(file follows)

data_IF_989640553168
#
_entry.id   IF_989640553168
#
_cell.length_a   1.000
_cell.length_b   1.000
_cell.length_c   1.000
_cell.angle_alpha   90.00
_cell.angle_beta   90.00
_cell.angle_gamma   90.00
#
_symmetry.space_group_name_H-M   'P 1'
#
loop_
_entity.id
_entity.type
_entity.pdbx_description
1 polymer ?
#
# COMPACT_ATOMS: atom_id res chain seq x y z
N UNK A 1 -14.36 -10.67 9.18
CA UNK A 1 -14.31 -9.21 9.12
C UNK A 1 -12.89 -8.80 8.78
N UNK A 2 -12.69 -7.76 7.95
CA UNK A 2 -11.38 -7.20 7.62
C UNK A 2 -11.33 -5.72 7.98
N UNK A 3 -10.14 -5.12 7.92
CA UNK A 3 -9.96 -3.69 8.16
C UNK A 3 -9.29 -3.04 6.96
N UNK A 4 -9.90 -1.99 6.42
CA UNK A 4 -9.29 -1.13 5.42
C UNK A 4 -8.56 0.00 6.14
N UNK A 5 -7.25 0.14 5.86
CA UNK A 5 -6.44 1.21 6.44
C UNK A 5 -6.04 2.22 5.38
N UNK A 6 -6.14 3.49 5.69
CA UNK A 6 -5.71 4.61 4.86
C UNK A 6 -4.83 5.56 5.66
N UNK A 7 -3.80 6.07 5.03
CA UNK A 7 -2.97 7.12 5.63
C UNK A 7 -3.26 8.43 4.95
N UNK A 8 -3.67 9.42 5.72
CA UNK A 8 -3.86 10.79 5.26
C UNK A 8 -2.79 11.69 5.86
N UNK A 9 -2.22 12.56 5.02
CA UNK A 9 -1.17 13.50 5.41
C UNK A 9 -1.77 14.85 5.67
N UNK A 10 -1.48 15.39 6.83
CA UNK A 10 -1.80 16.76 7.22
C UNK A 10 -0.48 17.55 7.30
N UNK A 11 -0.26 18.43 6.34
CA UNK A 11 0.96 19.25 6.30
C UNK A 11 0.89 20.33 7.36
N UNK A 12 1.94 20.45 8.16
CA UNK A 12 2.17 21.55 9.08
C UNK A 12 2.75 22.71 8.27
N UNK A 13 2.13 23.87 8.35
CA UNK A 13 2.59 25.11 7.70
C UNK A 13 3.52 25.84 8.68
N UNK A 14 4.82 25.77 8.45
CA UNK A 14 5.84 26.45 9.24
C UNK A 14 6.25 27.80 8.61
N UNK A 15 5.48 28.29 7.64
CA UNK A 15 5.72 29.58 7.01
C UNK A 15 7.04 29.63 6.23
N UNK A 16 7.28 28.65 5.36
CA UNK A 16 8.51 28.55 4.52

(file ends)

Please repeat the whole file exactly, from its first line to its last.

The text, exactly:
data_IF_989640553168
#
_entry.id   IF_989640553168
#
_cell.length_a   1.000
_cell.length_b   1.000
_cell.length_c   1.000
_cell.angle_alpha   90.00
_cell.angle_beta   90.00
_cell.angle_gamma   90.00
#
_symmetry.space_group_name_H-M   'P 1'
#
loop_
_entity.id
_entity.type
_entity.pdbx_description
1 polymer ?
#
# COMPACT_ATOMS: atom_id res chain seq x y z
N UNK A 1 -14.36 -10.67 9.18
CA UNK A 1 -14.31 -9.21 9.12
C UNK A 1 -12.89 -8.80 8.78
N UNK A 2 -12.69 -7.76 7.95
CA UNK A 2 -11.38 -7.20 7.62
C UNK A 2 -11.33 -5.72 7.98
N UNK A 3 -10.14 -5.12 7.92
CA UNK A 3 -9.96 -3.69 8.16
C UNK A 3 -9.29 -3.04 6.96
N UNK A 4 -9.90 -1.99 6.42
CA UNK A 4 -9.29 -1.13 5.42
C UNK A 4 -8.56 0.00 6.14
N UNK A 5 -7.25 0.14 5.86
CA UNK A 5 -6.44 1.21 6.44
C UNK A 5 -6.04 2.22 5.38
N UNK A 6 -6.14 3.49 5.69
CA UNK A 6 -5.71 4.61 4.86
C UNK A 6 -4.83 5.56 5.66
N UNK A 7 -3.80 6.07 5.03
CA UNK A 7 -2.97 7.12 5.63
C UNK A 7 -3.26 8.43 4.95
N UNK A 8 -3.67 9.42 5.72
CA UNK A 8 -3.86 10.79 5.26
C UNK A 8 -2.79 11.69 5.86
N UNK A 9 -2.22 12.56 5.02
CA UNK A 9 -1.17 13.50 5.41
C UNK A 9 -1.77 14.85 5.67
N UNK A 10 -1.48 15.39 6.83
CA UNK A 10 -1.80 16.76 7.22
C UNK A 10 -0.48 17.55 7.30
N UNK A 11 -0.26 18.43 6.34
CA UNK A 11 0.96 19.25 6.30
C UNK A 11 0.89 20.33 7.36
N UNK A 12 1.94 20.45 8.16
CA UNK A 12 2.17 21.55 9.08
C UNK A 12 2.75 22.71 8.27
N UNK A 13 2.13 23.87 8.35
CA UNK A 13 2.59 25.11 7.70
C UNK A 13 3.52 25.84 8.68
N UNK A 14 4.82 25.77 8.45
CA UNK A 14 5.84 26.45 9.24
C UNK A 14 6.25 27.80 8.61
N UNK A 15 5.48 28.29 7.64
CA UNK A 15 5.72 29.58 7.01
C UNK A 15 7.04 29.63 6.23
N UNK A 16 7.28 28.65 5.36
CA UNK A 16 8.51 28.55 4.52